The U.S. Department of Labor’s Office of Labor-Management Standards (“OLMS”) recently issued its long-debated “persuader” regulations which, as of July 1, 2016, will require employers and their labor relations consultants, including legal counsel, to publicly disclose relationships which had long been permitted to remain confidential under the Labor-Management Reporting and Disclosure Act (“LMRDA”).
Where We Were
The current LMRDA requires employers and their labor relations consultants to report any arrangement, the purpose of which is to either directly or indirectly “persuade employees to exercise or not to exercise, or persuade employees as to the manner of exercising, the right to organize and bargain collectively through representatives of their own choosing, or undertakes to supply such employer with information concerning the activities of employees or a labor organization in connection with a labor dispute involving such employer. . . .” It requires that such “persuader” relationships be disclosed to OLMS via the submission of Form LM-10 (“Employer Report”) and Form LM-20 (“Agreement and Activities Report”). However, the current LMRDA carves out a key exception to its reporting requirements for relationships which are restricted to the provision of “advice” to the employer. Significantly, the “advice” exemption has long been interpreted to mean that, in the absence of direct contact with employees, labor relations consultants and attorneys could provide employers with unreportable advice, including much of the advice regularly provided to employers throughout the union organizing and bargaining processes.
Where We Are Now
However, the OLMS’ new final rule – which largely adopts the rule it first proposed nearly 5 years ago, in June 2011, which met substantial resistance from business groups, the American Bar Association and state Attorneys General, among others – will significantly narrow the “advice” exemption by defining “advice” to mean “an oral or written recommendation regarding a decision or a course of conduct.” As a result, the rule will trigger LMRDA reporting of any persuader activity, irrespective of whether or not an employer’s labor relations consultants and attorneys have direct contact with employees.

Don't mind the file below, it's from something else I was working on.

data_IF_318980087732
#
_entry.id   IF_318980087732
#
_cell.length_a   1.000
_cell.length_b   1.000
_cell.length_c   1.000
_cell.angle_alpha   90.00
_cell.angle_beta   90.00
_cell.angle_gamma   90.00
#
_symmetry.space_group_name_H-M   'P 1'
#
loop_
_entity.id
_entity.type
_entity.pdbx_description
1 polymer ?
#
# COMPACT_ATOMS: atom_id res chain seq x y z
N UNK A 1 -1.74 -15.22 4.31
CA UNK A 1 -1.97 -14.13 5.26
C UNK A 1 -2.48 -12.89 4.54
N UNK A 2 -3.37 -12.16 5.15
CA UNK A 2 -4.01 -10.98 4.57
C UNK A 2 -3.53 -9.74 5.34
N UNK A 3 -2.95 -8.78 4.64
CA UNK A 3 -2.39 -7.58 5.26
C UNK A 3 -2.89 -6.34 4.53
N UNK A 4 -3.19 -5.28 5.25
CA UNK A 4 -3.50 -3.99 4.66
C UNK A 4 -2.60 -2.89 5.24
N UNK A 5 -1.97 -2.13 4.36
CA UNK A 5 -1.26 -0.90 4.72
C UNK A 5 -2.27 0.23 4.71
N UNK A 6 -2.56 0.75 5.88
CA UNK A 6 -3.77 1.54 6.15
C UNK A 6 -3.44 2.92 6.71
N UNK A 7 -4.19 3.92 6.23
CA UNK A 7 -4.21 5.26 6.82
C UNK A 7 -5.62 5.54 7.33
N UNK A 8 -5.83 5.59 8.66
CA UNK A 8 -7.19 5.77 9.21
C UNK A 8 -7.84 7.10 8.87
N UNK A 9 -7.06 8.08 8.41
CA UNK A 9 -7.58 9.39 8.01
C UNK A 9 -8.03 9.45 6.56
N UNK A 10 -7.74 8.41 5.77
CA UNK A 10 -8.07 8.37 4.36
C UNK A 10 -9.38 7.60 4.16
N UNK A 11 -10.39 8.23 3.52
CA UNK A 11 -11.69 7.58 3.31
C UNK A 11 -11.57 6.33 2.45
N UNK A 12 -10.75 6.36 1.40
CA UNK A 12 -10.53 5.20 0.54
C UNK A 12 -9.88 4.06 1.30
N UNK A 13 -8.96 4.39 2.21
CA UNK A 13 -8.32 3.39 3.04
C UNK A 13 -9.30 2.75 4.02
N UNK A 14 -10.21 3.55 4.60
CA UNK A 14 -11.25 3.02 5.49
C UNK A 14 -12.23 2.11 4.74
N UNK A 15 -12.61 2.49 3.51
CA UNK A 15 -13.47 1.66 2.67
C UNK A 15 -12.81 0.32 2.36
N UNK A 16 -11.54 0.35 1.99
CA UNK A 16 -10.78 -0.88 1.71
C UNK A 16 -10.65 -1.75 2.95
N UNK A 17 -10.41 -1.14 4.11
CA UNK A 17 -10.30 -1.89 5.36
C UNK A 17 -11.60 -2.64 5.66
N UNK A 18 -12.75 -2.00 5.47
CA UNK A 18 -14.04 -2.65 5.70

More specifically, an arrangement between an employer and a consultant and/or attorney will be reportable when a consultant/attorney directly engages employees in “persuader activities” – which will be defined to include actions or communications intended to “affect an employee’s decisions regarding his/her representation or collective bargaining rights” – or, in the absence of direct contact, when a consultant/attorney: (i) plans or coordinates persuader activities for supervisors or other employer representatives; (ii) provides oral, written, or electronic persuader materials to employers for distribution to employees; (iii) conducts seminars for employer representatives that include information regarding persuader activities; or (iv) drafts/implements personnel policies or actions for employers with an object to persuade employees.
Within 90 days following the end of an employer’s fiscal year, employers are currently required to file the Form LM-10, disclosing the use of any persuader. Under the new rule, employers will now be required to make the same report regarding their relationships with counsel, including: (1) the date and amount of any reportable arrangement; (2) the name, address, and position of the individual with whom the arrangement was made; and (3) “a full explanation of the circumstances of all payment made, including the terms of any agreement or understanding pursuant to which they were made.” Additionally, labor consultants/attorneys will now be required to file a Form LM-20 within 30 days of entering into a reportable engagement with an employer, disclosing: (1) the parties to the arrangement; (2) the “object” and terms and conditions of the arrangement; and (3) the activities that will be, or have been, performed pursuant to the arrangement. The detail required in such a report is an open question and will undoubtedly lead to disputes. Any labor consultant/attorney required to file a Form LM-20 is also required to file a Form LM-21, within 90 days following the end of the individual’s fiscal year, disclosing receipts and disbursements “of any kind” received in connection with the provision of “labor relations advice or services.”
Notably, the LMRDA imposes criminal liability on employers and consultants/attorneys who willfully fail to file a required report or file a false report.
What Might Happen Next
In light of the robust opposition to both the OLMS’ proposed and final persuader rule, it is possible that the very same business groups which contested the rule will file suit to combat the rule’s implementation. We will continue to monitor all developments and provide updates as necessary.